Dish and T-Mobile have resolved their dispute over 800 MHz spectrum, with Dish agreeing to pay $100 million now toward the spectrum, in exchange for an extension to buy the spectrum fully.
Dish made an SEC filing yesterday afternoon, saying the two companies entered into an amendment to their License Purchase Agreement, extending the date by which Dish may purchase the 800 MHz spectrum to April 1, 2024.
Dish and T-Mobile have an agreement whereby Dish said it would purchase all of T-Mobile’s 800 MHz spectrum licenses for approximately $3.59 billion by June 30, 2023. The agreement was part of the 2020 deal approved by the Department of Justice (DoJ) in order for T-Mobile to purchase Sprint and allowing Dish to move forward as a fourth facilities-based wireless operator.
However, when Dish was scheduled to purchase the spectrum this summer, it was not in a good liquidity position and asked for an extension.
Presumably, Dish will be on better financial footing by April 1, 2024, thanks to its planned merger with EchoStar, a distribution agreement with Amazon and other device and distribution partnerships.
According to the agreement the two parties reached this week, Dish will make an upfront payment of $100 million to T-Mobile within three business days from the date the U.S. District Court for the District of Columbia signs off on their agreement.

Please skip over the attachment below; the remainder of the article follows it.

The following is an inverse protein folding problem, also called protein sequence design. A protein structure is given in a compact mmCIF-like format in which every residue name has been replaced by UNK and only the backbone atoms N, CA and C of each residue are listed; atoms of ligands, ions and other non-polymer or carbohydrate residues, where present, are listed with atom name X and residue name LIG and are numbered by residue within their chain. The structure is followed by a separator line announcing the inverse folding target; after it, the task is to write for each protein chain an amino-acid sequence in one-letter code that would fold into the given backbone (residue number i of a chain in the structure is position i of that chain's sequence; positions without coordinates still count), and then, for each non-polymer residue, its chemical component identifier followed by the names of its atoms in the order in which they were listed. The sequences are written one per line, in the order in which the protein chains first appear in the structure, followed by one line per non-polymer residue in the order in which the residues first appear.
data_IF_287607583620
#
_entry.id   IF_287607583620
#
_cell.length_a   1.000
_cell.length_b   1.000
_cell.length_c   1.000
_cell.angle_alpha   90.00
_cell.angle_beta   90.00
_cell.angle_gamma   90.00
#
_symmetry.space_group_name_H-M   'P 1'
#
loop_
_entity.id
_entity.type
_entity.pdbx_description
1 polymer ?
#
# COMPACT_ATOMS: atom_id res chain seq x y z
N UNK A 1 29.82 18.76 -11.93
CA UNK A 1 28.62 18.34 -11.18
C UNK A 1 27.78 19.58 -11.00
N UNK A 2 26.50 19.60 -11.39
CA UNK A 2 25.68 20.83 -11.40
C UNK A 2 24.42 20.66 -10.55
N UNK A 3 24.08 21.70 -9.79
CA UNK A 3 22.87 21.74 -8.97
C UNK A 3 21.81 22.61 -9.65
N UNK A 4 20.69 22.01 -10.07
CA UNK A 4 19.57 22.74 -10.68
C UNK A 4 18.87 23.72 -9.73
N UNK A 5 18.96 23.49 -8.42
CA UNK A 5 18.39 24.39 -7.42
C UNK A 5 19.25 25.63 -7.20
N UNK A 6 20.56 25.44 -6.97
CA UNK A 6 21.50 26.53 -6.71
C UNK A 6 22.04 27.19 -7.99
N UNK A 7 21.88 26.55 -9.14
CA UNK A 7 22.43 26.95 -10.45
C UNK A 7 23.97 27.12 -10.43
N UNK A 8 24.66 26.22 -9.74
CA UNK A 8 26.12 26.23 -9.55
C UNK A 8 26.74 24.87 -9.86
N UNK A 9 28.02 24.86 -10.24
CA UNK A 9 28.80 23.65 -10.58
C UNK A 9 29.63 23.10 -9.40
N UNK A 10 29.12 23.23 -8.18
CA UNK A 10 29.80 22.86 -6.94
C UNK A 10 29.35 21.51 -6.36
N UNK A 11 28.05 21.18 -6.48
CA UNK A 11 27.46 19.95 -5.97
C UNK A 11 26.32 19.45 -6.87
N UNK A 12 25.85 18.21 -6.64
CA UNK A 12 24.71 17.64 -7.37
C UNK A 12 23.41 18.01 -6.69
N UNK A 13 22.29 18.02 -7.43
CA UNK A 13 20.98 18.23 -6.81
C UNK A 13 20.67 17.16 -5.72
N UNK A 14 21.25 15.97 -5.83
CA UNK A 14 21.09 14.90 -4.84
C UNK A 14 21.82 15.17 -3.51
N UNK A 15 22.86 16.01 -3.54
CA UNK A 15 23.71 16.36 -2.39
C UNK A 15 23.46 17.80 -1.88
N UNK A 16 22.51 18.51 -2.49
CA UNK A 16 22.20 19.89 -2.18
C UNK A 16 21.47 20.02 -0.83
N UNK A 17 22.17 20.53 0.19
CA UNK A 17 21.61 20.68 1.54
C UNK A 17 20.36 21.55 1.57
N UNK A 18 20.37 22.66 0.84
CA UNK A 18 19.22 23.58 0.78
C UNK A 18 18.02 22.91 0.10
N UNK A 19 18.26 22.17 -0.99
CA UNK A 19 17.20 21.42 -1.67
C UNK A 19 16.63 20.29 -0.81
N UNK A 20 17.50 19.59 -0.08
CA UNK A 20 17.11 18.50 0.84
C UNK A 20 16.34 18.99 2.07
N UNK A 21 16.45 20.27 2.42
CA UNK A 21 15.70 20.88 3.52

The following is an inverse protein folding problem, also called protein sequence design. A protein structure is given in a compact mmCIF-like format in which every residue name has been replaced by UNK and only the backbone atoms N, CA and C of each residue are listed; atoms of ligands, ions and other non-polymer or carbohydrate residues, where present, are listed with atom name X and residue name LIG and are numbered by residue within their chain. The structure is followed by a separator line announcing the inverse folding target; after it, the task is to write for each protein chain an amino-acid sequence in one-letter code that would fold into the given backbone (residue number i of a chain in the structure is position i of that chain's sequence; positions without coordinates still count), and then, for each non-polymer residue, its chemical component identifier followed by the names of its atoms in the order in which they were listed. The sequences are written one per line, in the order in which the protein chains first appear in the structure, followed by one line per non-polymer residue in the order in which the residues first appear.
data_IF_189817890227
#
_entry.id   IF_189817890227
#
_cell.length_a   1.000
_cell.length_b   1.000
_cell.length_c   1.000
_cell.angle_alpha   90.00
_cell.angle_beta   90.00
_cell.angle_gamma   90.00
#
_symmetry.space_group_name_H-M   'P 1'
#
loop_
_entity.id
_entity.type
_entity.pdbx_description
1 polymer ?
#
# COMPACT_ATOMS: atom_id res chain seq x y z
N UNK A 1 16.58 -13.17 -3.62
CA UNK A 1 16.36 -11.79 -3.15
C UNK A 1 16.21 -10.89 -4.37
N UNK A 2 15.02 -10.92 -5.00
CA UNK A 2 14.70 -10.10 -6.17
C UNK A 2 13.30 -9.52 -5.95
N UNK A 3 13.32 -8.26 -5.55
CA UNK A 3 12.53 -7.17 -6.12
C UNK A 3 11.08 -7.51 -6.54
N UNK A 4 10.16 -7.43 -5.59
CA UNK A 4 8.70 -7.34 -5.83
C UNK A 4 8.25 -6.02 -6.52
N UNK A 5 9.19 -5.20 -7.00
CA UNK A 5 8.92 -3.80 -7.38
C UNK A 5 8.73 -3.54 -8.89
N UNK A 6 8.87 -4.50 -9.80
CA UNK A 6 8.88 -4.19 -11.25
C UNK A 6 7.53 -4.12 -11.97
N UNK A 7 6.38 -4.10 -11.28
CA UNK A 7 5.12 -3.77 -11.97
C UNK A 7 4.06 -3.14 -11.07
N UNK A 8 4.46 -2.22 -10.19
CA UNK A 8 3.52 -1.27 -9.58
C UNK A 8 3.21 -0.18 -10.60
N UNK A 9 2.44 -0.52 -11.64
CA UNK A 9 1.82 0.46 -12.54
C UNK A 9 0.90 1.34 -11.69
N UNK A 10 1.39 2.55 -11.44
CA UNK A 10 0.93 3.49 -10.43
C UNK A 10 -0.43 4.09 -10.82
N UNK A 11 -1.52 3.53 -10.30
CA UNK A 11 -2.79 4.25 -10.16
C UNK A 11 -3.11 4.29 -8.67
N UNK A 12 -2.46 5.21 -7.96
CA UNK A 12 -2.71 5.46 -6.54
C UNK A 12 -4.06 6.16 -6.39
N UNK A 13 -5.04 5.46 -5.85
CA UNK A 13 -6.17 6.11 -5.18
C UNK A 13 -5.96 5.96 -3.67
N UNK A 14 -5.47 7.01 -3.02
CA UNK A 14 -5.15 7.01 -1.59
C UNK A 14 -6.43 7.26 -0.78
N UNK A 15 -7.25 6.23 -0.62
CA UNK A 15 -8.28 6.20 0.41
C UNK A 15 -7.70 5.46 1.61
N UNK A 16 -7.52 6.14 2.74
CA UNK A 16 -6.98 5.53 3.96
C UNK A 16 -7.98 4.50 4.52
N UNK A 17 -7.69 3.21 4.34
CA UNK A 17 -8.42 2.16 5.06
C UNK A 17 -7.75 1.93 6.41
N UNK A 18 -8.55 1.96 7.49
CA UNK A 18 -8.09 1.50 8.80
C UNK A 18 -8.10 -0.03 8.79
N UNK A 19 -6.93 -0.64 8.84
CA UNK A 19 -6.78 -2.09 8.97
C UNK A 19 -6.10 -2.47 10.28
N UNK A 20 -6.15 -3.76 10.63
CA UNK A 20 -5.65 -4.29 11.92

The $100 million upfront payment is fully creditable against the purchase price in the event Dish exercises its option to purchase the spectrum from T-Mobile.
T-Mobile also has the right to pursue an alternative offer between now and April 1, 2024. However, Dish retains the first right to purchase the spectrum before April 1, 2024.
The agreement between the parties has already been approved by the Department of Justice (DOJ).
New Street Research policy analyst Blair Levin noted a couple of days ago that Dish, T-Mobile and the DoJ filed a motion with the court in which the two adversarial parties essentially agreed that Dish should get a seven-month extension to purchase the 800 MHz spectrum.
Levin wrote, “We are highly confident the court will take the deal, as courts tend to do when all the parties agree.”